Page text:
“The workers need to understand the danger of heat stress – the signs, the symptoms and prevention,” Garvey says. “The supervisors need all the worker training, plus they need to understand the need for fluid replacement, know how to adjust expectations for non-acclimatized workers and learn the importance of removing workers at the first signs of heat illness.”

Once team members have been properly trained, they should be well-equipped for the day-to-day work of protecting themselves from hot temperatures. For supervisors, maintaining worker acclimatization is one of the most important things to cover. “Acclimatization” refers to the beneficial physiological adaptations that occur as a result of frequent exposure to hot environments. These adaptations take from seven to 10 days to develop, Garvey says, and include more efficient sweating, stabilized circulation and the ability to work with a lower heart rate.

According to NIOSH, workers can maintain their acclimatization over a weekend, but they may need supervisors to help them gradually reacclimate to environmental conditions if they are absent for a week or more. OSHA recommends that new workers and those returning from a break should begin with 20 percent of their usual workload on their first day, increasing by no more than 20 percent on each subsequent day. In the case of a rapid temperature change, OSHA says an appropriate acclimatization program might require even experienced workers to start with 50 percent of their normal workload, increase to 60 percent on the second day, 80 percent on the third day and 100 percent on the fourth day.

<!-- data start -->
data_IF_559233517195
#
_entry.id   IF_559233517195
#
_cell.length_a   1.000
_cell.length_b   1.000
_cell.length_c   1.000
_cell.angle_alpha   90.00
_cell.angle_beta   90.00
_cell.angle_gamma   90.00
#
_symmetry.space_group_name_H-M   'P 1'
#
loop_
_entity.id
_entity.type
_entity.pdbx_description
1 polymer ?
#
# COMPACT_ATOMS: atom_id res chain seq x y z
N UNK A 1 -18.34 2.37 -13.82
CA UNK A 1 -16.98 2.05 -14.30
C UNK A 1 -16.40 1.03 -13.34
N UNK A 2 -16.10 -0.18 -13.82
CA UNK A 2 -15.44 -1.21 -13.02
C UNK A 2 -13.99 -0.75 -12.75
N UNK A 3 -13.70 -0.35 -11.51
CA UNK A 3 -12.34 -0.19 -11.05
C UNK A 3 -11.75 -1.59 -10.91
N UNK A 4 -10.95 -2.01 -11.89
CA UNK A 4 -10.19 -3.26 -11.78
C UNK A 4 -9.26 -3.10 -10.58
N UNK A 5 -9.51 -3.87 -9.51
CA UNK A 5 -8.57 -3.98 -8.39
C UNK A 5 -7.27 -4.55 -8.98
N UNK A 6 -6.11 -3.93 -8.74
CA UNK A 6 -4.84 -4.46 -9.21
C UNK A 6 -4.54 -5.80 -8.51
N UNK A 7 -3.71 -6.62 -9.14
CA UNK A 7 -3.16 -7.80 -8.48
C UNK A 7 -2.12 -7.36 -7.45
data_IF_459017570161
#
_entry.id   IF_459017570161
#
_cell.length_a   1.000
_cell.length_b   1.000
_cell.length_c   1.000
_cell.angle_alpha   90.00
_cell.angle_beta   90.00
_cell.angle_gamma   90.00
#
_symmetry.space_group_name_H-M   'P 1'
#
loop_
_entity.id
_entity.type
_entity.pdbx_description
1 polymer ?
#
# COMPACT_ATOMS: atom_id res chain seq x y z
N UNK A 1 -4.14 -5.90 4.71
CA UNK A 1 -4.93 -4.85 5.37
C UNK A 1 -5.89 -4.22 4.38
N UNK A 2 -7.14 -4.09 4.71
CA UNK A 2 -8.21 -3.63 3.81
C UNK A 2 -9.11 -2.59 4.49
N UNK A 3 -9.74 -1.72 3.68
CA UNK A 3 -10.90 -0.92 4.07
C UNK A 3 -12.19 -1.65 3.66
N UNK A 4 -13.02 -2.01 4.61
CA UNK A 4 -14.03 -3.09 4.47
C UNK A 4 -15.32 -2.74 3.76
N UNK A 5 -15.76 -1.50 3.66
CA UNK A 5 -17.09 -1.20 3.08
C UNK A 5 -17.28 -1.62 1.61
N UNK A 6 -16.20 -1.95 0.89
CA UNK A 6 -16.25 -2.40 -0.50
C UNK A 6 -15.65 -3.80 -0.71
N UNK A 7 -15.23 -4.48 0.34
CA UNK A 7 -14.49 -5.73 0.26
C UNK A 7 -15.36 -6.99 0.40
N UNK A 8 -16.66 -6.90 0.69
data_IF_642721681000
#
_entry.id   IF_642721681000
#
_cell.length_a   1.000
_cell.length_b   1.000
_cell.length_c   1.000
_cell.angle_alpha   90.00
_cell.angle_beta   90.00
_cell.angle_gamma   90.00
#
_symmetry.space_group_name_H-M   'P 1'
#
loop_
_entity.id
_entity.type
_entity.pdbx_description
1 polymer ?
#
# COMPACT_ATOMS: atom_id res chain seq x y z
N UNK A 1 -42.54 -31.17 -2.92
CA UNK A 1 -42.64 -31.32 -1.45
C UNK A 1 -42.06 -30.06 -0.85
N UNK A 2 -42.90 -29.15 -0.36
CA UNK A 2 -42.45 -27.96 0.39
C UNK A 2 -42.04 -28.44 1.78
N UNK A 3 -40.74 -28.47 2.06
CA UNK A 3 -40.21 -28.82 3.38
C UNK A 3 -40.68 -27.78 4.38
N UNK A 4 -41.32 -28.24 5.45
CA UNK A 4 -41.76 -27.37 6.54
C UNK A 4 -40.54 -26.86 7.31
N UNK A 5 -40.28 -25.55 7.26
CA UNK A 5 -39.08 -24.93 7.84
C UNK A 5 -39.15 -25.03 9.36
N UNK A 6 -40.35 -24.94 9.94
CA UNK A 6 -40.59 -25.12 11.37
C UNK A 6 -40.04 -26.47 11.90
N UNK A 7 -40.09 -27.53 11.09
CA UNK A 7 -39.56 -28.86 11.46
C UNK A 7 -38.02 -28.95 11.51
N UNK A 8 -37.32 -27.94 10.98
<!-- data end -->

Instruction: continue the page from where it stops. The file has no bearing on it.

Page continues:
Garvey says other important daily tasks for heat stress prevention might include:

  • Evaluating work site conditions and assessing heat risks
  • Ensuring that water is available and water coolers are sanitary
  • Actively encouraging workers to take regular drinks of water
  • Scheduling hot or physically demanding jobs for the coolest parts of the day
  • Implementing mandatory work/rest schedules
  • Creating a “buddy system” for workers to watch out for each other
  • Installing shade canopies
  • Providing air-conditioned trailers or break rooms for spot cooling
  • Utilizing vented, full-brim hard hats and other types of warm-weather PPE

 

Read the complete version of “Fire and Ice: Protecting Workers in Extreme Temperatures,” which originally appeared in the September 2017 issue of Professional Safety. Want to receive a monthly subscription to Professional Safety, ASSP’s top-ranked benefit? Become an ASSP member.

 

Related Links